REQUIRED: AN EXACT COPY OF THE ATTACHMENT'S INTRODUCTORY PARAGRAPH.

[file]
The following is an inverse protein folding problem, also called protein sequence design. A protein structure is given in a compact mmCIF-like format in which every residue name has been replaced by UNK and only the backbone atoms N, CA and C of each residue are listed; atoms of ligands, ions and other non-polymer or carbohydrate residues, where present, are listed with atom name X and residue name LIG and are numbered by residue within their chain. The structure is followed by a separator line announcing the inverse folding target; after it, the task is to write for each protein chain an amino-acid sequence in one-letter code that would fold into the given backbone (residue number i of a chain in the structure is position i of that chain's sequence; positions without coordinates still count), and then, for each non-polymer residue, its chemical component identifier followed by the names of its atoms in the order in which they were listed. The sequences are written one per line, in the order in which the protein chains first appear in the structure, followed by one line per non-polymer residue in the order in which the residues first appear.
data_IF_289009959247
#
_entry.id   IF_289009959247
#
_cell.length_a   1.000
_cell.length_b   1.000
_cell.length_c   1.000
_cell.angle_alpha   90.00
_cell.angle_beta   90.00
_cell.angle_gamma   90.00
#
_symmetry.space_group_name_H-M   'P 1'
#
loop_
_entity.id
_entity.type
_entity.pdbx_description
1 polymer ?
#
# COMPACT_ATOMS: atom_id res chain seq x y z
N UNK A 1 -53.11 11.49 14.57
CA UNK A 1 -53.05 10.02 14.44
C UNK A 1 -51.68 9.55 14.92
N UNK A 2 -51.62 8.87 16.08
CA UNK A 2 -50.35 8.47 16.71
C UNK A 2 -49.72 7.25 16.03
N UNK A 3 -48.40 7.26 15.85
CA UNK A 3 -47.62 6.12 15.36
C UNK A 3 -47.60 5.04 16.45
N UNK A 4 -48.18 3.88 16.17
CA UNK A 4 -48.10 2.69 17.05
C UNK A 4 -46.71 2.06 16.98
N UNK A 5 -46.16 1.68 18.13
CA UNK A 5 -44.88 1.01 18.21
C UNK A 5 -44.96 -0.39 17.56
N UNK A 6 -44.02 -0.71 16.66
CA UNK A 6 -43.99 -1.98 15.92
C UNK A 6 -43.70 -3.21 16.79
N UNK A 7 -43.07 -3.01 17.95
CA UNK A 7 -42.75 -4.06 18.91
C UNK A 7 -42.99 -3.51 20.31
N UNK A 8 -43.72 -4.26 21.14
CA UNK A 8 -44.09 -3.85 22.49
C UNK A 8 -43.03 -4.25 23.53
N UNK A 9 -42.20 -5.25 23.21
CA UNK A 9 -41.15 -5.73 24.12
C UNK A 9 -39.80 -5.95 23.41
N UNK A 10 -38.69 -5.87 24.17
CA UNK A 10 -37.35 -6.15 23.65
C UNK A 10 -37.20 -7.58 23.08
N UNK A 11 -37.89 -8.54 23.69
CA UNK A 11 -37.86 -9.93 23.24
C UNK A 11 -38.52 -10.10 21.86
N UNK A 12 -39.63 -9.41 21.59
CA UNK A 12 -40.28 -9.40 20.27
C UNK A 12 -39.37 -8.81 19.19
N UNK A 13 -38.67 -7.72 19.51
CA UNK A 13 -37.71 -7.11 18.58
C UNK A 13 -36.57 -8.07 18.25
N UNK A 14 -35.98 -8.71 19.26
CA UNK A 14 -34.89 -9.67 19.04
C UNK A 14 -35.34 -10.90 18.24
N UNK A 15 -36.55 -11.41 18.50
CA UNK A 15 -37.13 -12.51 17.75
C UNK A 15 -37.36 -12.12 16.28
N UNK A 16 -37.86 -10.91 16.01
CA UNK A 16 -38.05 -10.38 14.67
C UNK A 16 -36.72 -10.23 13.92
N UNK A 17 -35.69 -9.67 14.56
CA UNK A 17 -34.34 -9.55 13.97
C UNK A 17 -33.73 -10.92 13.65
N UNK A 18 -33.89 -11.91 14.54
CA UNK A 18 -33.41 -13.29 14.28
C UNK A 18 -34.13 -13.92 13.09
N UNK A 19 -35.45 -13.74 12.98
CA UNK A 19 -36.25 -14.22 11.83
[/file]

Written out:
The following is an inverse protein folding problem, also called protein sequence design. A protein structure is given in a compact mmCIF-like format in which every residue name has been replaced by UNK and only the backbone atoms N, CA and C of each residue are listed; atoms of ligands, ions and other non-polymer or carbohydrate residues, where present, are listed with atom name X and residue name LIG and are numbered by residue within their chain. The structure is followed by a separator line announcing the inverse folding target; after it, the task is to write for each protein chain an amino-acid sequence in one-letter code that would fold into the given backbone (residue number i of a chain in the structure is position i of that chain's sequence; positions without coordinates still count), and then, for each non-polymer residue, its chemical component identifier followed by the names of its atoms in the order in which they were listed. The sequences are written one per line, in the order in which the protein chains first appear in the structure, followed by one line per non-polymer residue in the order in which the residues first appear.